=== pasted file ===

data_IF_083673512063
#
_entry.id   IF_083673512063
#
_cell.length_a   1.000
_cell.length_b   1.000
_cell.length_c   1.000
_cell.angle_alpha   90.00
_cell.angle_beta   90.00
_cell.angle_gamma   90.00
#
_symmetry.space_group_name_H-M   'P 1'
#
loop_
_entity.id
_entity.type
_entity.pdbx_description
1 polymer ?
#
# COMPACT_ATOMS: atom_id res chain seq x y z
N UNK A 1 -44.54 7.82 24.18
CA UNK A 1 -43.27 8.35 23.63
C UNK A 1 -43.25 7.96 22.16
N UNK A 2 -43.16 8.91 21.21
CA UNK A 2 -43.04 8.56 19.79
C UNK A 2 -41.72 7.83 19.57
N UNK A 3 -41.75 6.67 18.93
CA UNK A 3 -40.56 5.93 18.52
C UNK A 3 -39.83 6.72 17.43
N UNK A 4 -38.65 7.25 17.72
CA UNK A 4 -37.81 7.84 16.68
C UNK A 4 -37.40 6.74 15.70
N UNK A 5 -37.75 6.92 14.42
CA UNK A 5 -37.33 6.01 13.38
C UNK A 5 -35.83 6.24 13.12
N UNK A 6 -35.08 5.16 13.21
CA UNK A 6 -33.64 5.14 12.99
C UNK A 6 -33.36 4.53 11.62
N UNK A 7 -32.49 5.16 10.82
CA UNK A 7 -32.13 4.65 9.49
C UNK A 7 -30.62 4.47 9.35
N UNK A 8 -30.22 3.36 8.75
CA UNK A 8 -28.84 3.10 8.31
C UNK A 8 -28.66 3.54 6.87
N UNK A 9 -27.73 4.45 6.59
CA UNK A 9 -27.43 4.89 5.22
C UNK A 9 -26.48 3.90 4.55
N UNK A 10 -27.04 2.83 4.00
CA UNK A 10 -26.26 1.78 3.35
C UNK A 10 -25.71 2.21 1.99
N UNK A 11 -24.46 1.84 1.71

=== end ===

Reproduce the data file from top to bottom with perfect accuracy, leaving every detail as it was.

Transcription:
data_IF_083673512063
#
_entry.id   IF_083673512063
#
_cell.length_a   1.000
_cell.length_b   1.000
_cell.length_c   1.000
_cell.angle_alpha   90.00
_cell.angle_beta   90.00
_cell.angle_gamma   90.00
#
_symmetry.space_group_name_H-M   'P 1'
#
loop_
_entity.id
_entity.type
_entity.pdbx_description
1 polymer ?
#
# COMPACT_ATOMS: atom_id res chain seq x y z
N UNK A 1 -44.54 7.82 24.18
CA UNK A 1 -43.27 8.35 23.63
C UNK A 1 -43.25 7.96 22.16
N UNK A 2 -43.16 8.91 21.21
CA UNK A 2 -43.04 8.56 19.79
C UNK A 2 -41.72 7.83 19.57
N UNK A 3 -41.75 6.67 18.93
CA UNK A 3 -40.56 5.93 18.52
C UNK A 3 -39.83 6.72 17.43
N UNK A 4 -38.65 7.25 17.72
CA UNK A 4 -37.81 7.84 16.68
C UNK A 4 -37.40 6.74 15.70
N UNK A 5 -37.75 6.92 14.42
CA UNK A 5 -37.33 6.01 13.38
C UNK A 5 -35.83 6.24 13.12
N UNK A 6 -35.08 5.16 13.21
CA UNK A 6 -33.64 5.14 12.99
C UNK A 6 -33.36 4.53 11.62
N UNK A 7 -32.49 5.16 10.82
CA UNK A 7 -32.13 4.65 9.49
C UNK A 7 -30.62 4.47 9.35
N UNK A 8 -30.22 3.36 8.75
CA UNK A 8 -28.84 3.10 8.31
C UNK A 8 -28.66 3.54 6.87
N UNK A 9 -27.73 4.45 6.59
CA UNK A 9 -27.43 4.89 5.22
C UNK A 9 -26.48 3.90 4.55
N UNK A 10 -27.04 2.83 4.00
CA UNK A 10 -26.26 1.78 3.35
C UNK A 10 -25.71 2.21 1.99
N UNK A 11 -24.46 1.84 1.71